The Irish Medical Council has expressed "great concern" at revelations in a report by RTÉ Investigates that clinical information was shared with the Department of Health without patient's knowledge or consent.
The details were revealed following protected disclosures made by a civil servant at the Department who discovered sensitive material had been gathered and shared about children with autism who were involved in dormant legal actions taken against the State.
The Department of Health said sharing of such information was "normal practice" when State agencies were joined in litigation and that an external review found its procedures to be lawful and appropriate.
IMC President Dr Rita Doyle said confidentiality and consent were central to the relationship between doctors and patients.
"Patients and their families should not have to worry about their private and personal information being disclosed without their consent. There are very limited circumstances when a doctor can disclose information without consent," Dr Doyle said.
"Doctors must prioritise their patient’s wellbeing at all times, be aware of their ethical duty and responsibilities under the law in relation to confidentiality," she added.
Letters sent by the Department of Health to clinicians caring for the affected children have been seen by RTÉ Investigates.
These include specific requests for the doctors not to inform parents or their solicitors about the requests for information on the dormant cases.
IMC’s Director of Professional Competence, Ethics and Research Jantze Cotter the organisation has a Guide to Professional Conduct and Ethics which all doctors are expected to follow and which deals with issues such as disclosure of patient information where consent is not given.
"When a doctor discloses information as required by law or in the public interest, they should inform patients of the disclosure, unless this would cause them serious harm, or would undermine the purpose of the disclosure," she said.
"Doctors also have a duty to ensure compliance with all laws and regulations pertaining to their practice, including data protection," Ms Cotter added.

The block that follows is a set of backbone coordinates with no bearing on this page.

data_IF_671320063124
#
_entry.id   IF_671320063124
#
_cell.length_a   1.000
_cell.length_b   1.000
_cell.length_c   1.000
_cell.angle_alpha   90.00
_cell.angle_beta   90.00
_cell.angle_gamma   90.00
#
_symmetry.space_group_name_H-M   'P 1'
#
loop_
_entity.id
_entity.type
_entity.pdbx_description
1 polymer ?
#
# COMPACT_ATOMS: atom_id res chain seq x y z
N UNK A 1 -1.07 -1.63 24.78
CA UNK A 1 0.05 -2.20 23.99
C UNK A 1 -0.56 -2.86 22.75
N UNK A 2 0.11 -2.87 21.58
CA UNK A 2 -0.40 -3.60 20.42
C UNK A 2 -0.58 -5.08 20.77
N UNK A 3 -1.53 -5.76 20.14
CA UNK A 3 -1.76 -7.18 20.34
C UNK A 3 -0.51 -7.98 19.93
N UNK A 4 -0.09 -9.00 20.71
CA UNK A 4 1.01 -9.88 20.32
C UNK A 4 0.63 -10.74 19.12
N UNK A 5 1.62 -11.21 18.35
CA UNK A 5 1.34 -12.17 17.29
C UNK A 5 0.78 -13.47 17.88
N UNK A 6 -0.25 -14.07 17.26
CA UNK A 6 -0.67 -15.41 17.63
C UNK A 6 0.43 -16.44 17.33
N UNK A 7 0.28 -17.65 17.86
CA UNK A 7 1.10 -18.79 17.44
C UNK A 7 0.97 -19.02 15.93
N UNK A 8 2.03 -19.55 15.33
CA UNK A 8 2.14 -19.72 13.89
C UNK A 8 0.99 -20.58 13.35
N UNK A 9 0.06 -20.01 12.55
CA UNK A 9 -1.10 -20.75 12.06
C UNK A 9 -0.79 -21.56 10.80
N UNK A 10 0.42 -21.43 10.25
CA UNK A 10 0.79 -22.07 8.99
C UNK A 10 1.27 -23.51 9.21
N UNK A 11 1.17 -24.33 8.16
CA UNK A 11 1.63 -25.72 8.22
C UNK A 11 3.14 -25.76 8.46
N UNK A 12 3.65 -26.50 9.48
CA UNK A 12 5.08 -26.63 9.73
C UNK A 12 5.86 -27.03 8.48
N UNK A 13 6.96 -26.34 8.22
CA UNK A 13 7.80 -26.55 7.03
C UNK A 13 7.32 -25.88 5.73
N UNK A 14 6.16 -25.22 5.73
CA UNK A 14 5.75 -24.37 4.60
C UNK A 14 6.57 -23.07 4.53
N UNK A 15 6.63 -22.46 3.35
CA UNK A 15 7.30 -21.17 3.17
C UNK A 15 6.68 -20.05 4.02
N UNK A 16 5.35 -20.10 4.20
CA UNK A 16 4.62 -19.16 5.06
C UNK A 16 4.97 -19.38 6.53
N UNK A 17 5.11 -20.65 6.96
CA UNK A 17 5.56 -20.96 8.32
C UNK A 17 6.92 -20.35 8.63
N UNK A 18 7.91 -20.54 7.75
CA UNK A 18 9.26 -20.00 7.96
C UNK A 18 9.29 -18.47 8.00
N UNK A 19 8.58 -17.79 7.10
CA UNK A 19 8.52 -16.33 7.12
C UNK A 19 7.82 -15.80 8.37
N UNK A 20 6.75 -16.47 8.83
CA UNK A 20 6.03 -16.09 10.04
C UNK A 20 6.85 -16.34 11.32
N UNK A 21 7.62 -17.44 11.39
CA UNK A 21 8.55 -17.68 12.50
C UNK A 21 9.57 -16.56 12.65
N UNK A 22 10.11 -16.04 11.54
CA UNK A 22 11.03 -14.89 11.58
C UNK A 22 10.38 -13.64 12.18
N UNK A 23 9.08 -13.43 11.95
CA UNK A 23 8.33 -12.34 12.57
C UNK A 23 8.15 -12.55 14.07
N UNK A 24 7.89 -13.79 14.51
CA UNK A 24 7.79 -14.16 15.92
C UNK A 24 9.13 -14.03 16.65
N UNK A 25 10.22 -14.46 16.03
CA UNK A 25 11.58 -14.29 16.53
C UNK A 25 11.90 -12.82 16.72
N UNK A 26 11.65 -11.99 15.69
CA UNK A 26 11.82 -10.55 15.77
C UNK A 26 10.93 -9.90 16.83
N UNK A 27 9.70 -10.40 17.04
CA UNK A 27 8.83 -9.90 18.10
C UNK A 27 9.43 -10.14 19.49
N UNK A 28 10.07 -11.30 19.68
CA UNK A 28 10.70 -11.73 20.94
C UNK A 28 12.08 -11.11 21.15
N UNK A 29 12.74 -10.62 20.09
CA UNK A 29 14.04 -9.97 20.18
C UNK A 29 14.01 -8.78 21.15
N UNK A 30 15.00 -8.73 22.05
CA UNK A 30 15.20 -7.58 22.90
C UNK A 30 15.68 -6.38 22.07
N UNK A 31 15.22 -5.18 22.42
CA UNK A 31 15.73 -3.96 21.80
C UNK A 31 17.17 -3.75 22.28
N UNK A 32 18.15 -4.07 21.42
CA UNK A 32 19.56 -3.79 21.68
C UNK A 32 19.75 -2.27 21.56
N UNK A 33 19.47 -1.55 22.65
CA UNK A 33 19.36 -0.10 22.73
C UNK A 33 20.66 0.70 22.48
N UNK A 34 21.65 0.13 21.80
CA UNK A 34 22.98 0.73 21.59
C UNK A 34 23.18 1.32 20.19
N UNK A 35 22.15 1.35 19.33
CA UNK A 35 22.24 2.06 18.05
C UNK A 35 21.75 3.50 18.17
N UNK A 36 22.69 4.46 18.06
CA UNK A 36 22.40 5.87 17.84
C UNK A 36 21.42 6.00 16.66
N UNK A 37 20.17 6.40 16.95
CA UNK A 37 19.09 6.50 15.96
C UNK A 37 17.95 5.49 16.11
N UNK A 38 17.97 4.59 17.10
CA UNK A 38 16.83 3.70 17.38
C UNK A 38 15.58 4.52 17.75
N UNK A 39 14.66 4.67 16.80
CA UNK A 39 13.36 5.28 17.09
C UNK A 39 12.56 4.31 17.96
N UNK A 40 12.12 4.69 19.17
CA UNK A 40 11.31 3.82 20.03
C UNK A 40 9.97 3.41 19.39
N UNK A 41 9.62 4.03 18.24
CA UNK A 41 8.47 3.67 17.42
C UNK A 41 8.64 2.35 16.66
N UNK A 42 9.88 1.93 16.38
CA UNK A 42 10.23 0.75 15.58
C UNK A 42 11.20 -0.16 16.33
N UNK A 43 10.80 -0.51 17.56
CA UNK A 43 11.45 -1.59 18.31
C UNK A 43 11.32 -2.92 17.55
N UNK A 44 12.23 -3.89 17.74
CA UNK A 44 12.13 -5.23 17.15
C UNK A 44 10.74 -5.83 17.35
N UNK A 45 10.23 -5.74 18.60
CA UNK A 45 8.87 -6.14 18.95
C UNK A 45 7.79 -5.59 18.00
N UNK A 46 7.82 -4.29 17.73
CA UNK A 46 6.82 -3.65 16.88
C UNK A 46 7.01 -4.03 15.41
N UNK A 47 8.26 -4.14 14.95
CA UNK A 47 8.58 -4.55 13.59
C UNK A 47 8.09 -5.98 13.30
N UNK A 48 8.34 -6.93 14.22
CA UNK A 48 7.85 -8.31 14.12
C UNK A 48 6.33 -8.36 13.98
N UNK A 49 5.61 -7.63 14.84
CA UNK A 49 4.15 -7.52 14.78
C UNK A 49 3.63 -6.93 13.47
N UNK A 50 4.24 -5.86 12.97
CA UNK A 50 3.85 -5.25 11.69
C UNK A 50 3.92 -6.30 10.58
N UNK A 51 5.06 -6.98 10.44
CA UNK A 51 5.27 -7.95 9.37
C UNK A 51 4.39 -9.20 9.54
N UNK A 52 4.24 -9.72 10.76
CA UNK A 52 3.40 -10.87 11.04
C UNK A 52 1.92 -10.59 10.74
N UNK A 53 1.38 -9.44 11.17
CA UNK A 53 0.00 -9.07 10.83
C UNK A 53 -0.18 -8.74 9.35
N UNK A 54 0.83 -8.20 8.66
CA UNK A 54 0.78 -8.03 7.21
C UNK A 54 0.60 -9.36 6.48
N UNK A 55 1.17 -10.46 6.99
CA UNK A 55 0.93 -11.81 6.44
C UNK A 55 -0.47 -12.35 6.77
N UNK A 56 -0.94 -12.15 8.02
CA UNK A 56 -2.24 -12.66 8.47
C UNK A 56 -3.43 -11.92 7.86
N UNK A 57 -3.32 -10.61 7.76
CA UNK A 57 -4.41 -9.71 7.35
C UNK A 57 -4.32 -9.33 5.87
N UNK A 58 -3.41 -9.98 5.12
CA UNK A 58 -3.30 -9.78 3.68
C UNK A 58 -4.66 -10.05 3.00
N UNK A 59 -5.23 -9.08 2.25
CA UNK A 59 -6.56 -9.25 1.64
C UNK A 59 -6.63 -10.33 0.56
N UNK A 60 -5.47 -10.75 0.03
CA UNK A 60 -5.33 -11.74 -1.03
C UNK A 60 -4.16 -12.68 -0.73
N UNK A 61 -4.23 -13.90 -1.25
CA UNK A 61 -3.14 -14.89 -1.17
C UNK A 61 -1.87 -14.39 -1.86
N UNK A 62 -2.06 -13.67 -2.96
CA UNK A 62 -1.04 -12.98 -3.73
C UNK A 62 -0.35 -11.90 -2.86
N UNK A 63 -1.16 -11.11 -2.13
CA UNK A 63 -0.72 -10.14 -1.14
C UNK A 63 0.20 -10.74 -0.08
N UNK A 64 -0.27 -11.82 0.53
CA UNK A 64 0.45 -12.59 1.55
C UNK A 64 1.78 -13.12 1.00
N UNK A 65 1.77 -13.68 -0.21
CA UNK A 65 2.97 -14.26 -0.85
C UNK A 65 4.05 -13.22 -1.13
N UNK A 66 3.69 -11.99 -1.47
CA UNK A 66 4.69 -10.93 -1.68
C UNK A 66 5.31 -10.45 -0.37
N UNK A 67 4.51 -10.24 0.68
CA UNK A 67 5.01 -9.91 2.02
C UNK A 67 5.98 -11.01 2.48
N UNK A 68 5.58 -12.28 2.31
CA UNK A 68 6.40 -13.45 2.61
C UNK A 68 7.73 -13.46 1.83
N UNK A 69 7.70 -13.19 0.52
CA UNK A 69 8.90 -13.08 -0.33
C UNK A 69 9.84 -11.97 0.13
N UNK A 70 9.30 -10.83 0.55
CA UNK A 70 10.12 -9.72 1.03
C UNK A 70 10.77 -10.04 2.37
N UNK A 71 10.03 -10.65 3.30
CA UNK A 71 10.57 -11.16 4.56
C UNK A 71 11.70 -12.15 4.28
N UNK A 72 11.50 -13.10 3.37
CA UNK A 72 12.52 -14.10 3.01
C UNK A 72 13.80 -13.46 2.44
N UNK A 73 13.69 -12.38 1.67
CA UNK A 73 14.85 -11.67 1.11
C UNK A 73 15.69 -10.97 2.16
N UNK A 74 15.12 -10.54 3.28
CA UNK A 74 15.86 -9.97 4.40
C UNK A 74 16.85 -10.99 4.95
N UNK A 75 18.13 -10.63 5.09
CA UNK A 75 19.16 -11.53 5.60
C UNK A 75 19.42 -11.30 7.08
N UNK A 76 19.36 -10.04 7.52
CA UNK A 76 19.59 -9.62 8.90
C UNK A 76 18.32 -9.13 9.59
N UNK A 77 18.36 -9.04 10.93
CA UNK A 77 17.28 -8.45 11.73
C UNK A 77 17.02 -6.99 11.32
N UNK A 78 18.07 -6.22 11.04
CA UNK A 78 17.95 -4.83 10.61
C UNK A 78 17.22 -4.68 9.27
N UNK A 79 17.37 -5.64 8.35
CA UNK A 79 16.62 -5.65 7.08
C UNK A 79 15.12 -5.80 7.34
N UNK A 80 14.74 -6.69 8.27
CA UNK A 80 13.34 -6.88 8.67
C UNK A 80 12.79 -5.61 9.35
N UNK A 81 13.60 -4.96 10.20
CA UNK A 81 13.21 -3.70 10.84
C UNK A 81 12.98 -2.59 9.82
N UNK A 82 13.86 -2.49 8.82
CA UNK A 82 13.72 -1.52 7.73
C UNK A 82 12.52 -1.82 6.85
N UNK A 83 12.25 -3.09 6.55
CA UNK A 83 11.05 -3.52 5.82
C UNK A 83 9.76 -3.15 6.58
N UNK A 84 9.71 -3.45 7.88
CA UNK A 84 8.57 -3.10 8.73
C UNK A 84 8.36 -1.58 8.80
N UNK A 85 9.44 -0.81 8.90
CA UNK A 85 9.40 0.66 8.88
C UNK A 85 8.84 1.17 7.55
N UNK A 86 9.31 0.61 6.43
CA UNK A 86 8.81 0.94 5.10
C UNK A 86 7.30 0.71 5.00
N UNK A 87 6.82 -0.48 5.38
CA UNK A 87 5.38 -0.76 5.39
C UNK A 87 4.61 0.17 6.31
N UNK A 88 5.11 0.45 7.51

The Health Service Executive said it would not knowingly breach doctor patient confidentiality without the consent of individuals.
Its chief executive told Morning Ireland that information should only be shared where there is a legal basis to do so.
"From our perspective nothing can be right about sharing information inappropriately," Mr Reid said.
He said the HSE would not be sharing any information inappropriately and from their understanding anything that was shared was on a legal basis and was not breaking patient confidentiality.
Watch on RTÉ Player:
RTÉ Investigates: The Department, The Data & The Disclosure
Ernest Cantillon, a solicitor who acts for a number of the families who were affected by the disclosures in the RTÉ Investigates' report, said State agencies would be liable if there was any unlawful breach of patient confidentiality.
"The fact that the clinician is employed by a State agency [the HSE] does not entitle the clinician to breach that duty of confidentiality and if, without consent of the child’s parent, the clinician breaches the child’s confidentiality the clinician is acting unlawfully and in breach of their ethical guidelines," he said.
"If the State defendants sought for the duty of confidentiality to be breached they too would be acting unlawfully. If this was done in the context of litigation it would be an abuse of process," he added.
The Department of Education has said it is examining relevant procedures and practices in light of the issues raised on the RTÉ Investigates programme.